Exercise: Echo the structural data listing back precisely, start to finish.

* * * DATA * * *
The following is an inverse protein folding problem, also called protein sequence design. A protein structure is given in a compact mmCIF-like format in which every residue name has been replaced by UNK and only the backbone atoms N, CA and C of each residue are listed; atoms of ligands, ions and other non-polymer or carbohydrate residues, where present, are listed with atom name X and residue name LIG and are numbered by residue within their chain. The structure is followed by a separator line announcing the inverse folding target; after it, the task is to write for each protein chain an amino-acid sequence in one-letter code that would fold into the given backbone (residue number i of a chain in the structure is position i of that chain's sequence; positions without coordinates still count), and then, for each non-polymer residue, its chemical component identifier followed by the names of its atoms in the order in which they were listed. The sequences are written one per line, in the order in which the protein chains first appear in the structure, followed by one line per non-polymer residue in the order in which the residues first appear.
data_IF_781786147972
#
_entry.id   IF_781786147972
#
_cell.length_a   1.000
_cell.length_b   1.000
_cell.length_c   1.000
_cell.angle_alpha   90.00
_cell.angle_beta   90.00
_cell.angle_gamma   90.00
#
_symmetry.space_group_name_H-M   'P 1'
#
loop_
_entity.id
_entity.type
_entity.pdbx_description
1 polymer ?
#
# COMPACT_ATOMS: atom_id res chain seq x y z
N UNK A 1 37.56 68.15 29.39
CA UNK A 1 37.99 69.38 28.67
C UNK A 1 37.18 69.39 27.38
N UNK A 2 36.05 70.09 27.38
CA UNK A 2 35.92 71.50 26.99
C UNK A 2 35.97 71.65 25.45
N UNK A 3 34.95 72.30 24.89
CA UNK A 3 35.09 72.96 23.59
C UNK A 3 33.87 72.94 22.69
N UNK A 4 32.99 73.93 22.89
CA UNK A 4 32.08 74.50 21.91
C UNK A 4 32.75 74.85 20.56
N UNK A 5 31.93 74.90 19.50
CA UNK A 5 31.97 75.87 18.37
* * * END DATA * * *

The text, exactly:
The following is an inverse protein folding problem, also called protein sequence design. A protein structure is given in a compact mmCIF-like format in which every residue name has been replaced by UNK and only the backbone atoms N, CA and C of each residue are listed; atoms of ligands, ions and other non-polymer or carbohydrate residues, where present, are listed with atom name X and residue name LIG and are numbered by residue within their chain. The structure is followed by a separator line announcing the inverse folding target; after it, the task is to write for each protein chain an amino-acid sequence in one-letter code that would fold into the given backbone (residue number i of a chain in the structure is position i of that chain's sequence; positions without coordinates still count), and then, for each non-polymer residue, its chemical component identifier followed by the names of its atoms in the order in which they were listed. The sequences are written one per line, in the order in which the protein chains first appear in the structure, followed by one line per non-polymer residue in the order in which the residues first appear.
data_IF_781786147972
#
_entry.id   IF_781786147972
#
_cell.length_a   1.000
_cell.length_b   1.000
_cell.length_c   1.000
_cell.angle_alpha   90.00
_cell.angle_beta   90.00
_cell.angle_gamma   90.00
#
_symmetry.space_group_name_H-M   'P 1'
#
loop_
_entity.id
_entity.type
_entity.pdbx_description
1 polymer ?
#
# COMPACT_ATOMS: atom_id res chain seq x y z
N UNK A 1 37.56 68.15 29.39
CA UNK A 1 37.99 69.38 28.67
C UNK A 1 37.18 69.39 27.38
N UNK A 2 36.05 70.09 27.38
CA UNK A 2 35.92 71.50 26.99
C UNK A 2 35.97 71.65 25.45
N UNK A 3 34.95 72.30 24.89
CA UNK A 3 35.09 72.96 23.59
C UNK A 3 33.87 72.94 22.69
N UNK A 4 32.99 73.93 22.89
CA UNK A 4 32.08 74.50 21.91
C UNK A 4 32.75 74.85 20.56
N UNK A 5 31.93 74.90 19.50
CA UNK A 5 31.97 75.87 18.37